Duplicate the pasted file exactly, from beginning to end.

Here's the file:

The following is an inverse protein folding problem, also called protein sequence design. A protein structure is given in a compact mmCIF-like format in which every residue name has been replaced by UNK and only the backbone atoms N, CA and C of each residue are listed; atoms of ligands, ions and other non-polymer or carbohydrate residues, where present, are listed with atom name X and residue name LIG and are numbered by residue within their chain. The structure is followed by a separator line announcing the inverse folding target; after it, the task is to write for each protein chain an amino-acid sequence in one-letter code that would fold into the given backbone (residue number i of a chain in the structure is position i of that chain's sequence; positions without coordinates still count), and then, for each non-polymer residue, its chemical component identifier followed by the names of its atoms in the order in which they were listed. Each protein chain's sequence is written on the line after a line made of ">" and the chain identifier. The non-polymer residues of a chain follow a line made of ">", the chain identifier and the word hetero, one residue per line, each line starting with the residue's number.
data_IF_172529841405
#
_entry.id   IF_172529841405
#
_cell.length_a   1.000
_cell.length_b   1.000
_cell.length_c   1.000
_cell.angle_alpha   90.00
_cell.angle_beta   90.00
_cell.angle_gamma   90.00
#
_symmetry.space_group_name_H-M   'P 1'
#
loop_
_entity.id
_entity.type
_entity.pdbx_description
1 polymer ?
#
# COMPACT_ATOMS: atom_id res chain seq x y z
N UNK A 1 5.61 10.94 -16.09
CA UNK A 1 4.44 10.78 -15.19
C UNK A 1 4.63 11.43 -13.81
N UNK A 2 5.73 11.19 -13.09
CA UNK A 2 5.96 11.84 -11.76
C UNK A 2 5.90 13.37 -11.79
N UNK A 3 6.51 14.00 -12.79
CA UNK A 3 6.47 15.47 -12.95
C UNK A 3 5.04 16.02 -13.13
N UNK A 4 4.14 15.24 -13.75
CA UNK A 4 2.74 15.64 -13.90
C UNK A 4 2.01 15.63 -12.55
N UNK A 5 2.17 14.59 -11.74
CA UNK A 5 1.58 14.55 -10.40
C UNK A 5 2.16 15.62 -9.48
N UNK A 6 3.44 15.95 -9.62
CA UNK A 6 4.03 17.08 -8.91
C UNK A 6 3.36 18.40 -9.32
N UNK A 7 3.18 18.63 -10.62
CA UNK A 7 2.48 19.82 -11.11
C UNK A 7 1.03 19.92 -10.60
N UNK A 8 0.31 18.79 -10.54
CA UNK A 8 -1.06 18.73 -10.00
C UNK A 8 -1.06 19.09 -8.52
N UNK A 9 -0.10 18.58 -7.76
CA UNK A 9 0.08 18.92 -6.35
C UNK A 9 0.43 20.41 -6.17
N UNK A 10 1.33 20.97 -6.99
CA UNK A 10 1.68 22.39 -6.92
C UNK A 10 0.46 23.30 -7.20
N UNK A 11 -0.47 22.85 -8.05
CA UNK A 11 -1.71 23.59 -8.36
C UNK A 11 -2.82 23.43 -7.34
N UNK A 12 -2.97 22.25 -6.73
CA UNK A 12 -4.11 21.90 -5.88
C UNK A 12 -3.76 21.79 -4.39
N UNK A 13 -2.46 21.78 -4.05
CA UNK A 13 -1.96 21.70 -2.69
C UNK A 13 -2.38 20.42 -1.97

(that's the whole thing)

The following is an inverse protein folding problem, also called protein sequence design. A protein structure is given in a compact mmCIF-like format in which every residue name has been replaced by UNK and only the backbone atoms N, CA and C of each residue are listed; atoms of ligands, ions and other non-polymer or carbohydrate residues, where present, are listed with atom name X and residue name LIG and are numbered by residue within their chain. The structure is followed by a separator line announcing the inverse folding target; after it, the task is to write for each protein chain an amino-acid sequence in one-letter code that would fold into the given backbone (residue number i of a chain in the structure is position i of that chain's sequence; positions without coordinates still count), and then, for each non-polymer residue, its chemical component identifier followed by the names of its atoms in the order in which they were listed. Each protein chain's sequence is written on the line after a line made of ">" and the chain identifier. The non-polymer residues of a chain follow a line made of ">", the chain identifier and the word hetero, one residue per line, each line starting with the residue's number.
data_IF_172529841405
#
_entry.id   IF_172529841405
#
_cell.length_a   1.000
_cell.length_b   1.000
_cell.length_c   1.000
_cell.angle_alpha   90.00
_cell.angle_beta   90.00
_cell.angle_gamma   90.00
#
_symmetry.space_group_name_H-M   'P 1'
#
loop_
_entity.id
_entity.type
_entity.pdbx_description
1 polymer ?
#
# COMPACT_ATOMS: atom_id res chain seq x y z
N UNK A 1 5.61 10.94 -16.09
CA UNK A 1 4.44 10.78 -15.19
C UNK A 1 4.63 11.43 -13.81
N UNK A 2 5.73 11.19 -13.09
CA UNK A 2 5.96 11.84 -11.76
C UNK A 2 5.90 13.37 -11.79
N UNK A 3 6.51 14.00 -12.79
CA UNK A 3 6.47 15.47 -12.95
C UNK A 3 5.04 16.02 -13.13
N UNK A 4 4.14 15.24 -13.75
CA UNK A 4 2.74 15.64 -13.90
C UNK A 4 2.01 15.63 -12.55
N UNK A 5 2.17 14.59 -11.74
CA UNK A 5 1.58 14.55 -10.40
C UNK A 5 2.16 15.62 -9.48
N UNK A 6 3.44 15.95 -9.62
CA UNK A 6 4.03 17.08 -8.91
C UNK A 6 3.36 18.40 -9.32
N UNK A 7 3.18 18.63 -10.62
CA UNK A 7 2.48 19.82 -11.11
C UNK A 7 1.03 19.92 -10.60
N UNK A 8 0.31 18.79 -10.54
CA UNK A 8 -1.06 18.73 -10.00
C UNK A 8 -1.06 19.09 -8.52
N UNK A 9 -0.10 18.58 -7.76
CA UNK A 9 0.08 18.92 -6.35
C UNK A 9 0.43 20.41 -6.17
N UNK A 10 1.33 20.97 -6.99
CA UNK A 10 1.68 22.39 -6.92
C UNK A 10 0.46 23.30 -7.20
N UNK A 11 -0.47 22.85 -8.05
CA UNK A 11 -1.71 23.59 -8.36
C UNK A 11 -2.82 23.43 -7.34
N UNK A 12 -2.97 22.25 -6.73
CA UNK A 12 -4.11 21.90 -5.88
C UNK A 12 -3.76 21.79 -4.39
N UNK A 13 -2.46 21.78 -4.05
CA UNK A 13 -1.96 21.70 -2.69
C UNK A 13 -2.38 20.42 -1.97